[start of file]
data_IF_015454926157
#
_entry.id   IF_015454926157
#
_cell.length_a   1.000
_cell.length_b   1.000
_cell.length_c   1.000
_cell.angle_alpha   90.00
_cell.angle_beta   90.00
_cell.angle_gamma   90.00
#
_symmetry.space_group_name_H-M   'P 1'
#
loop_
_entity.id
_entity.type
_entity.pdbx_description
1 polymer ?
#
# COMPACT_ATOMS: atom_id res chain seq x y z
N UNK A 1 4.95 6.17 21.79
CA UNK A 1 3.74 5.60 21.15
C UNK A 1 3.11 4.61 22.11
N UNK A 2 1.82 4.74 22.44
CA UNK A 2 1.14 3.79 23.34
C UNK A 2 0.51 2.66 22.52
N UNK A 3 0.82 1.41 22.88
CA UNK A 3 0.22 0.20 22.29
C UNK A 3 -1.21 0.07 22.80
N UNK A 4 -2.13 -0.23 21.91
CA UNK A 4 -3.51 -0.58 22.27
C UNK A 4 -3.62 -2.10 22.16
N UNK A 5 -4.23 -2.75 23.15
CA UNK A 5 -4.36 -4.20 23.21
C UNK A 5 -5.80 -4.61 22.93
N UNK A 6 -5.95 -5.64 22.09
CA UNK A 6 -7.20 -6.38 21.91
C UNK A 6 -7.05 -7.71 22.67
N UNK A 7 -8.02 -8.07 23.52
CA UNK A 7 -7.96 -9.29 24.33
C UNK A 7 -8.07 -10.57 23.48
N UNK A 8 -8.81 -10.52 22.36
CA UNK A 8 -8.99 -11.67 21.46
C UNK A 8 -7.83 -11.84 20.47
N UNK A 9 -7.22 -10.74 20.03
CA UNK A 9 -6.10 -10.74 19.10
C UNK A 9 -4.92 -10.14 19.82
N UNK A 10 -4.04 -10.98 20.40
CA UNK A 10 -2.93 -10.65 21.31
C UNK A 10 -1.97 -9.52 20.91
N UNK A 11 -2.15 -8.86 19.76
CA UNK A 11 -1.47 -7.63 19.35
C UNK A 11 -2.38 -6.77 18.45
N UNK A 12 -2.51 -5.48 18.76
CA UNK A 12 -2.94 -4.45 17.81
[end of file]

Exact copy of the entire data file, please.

data_IF_015454926157
#
_entry.id   IF_015454926157
#
_cell.length_a   1.000
_cell.length_b   1.000
_cell.length_c   1.000
_cell.angle_alpha   90.00
_cell.angle_beta   90.00
_cell.angle_gamma   90.00
#
_symmetry.space_group_name_H-M   'P 1'
#
loop_
_entity.id
_entity.type
_entity.pdbx_description
1 polymer ?
#
# COMPACT_ATOMS: atom_id res chain seq x y z
N UNK A 1 4.95 6.17 21.79
CA UNK A 1 3.74 5.60 21.15
C UNK A 1 3.11 4.61 22.11
N UNK A 2 1.82 4.74 22.44
CA UNK A 2 1.14 3.79 23.34
C UNK A 2 0.51 2.66 22.52
N UNK A 3 0.82 1.41 22.88
CA UNK A 3 0.22 0.20 22.29
C UNK A 3 -1.21 0.07 22.80
N UNK A 4 -2.13 -0.23 21.91
CA UNK A 4 -3.51 -0.58 22.27
C UNK A 4 -3.62 -2.10 22.16
N UNK A 5 -4.23 -2.75 23.15
CA UNK A 5 -4.36 -4.20 23.21
C UNK A 5 -5.80 -4.61 22.93
N UNK A 6 -5.95 -5.64 22.09
CA UNK A 6 -7.20 -6.38 21.91
C UNK A 6 -7.05 -7.71 22.67
N UNK A 7 -8.02 -8.07 23.52
CA UNK A 7 -7.96 -9.29 24.33
C UNK A 7 -8.07 -10.57 23.48
N UNK A 8 -8.81 -10.52 22.36
CA UNK A 8 -8.99 -11.67 21.46
C UNK A 8 -7.83 -11.84 20.47
N UNK A 9 -7.22 -10.74 20.03
CA UNK A 9 -6.10 -10.74 19.10
C UNK A 9 -4.92 -10.14 19.82
N UNK A 10 -4.04 -10.98 20.40
CA UNK A 10 -2.93 -10.65 21.31
C UNK A 10 -1.97 -9.52 20.91
N UNK A 11 -2.15 -8.86 19.76
CA UNK A 11 -1.47 -7.63 19.35
C UNK A 11 -2.38 -6.77 18.45
N UNK A 12 -2.51 -5.48 18.76
CA UNK A 12 -2.94 -4.45 17.81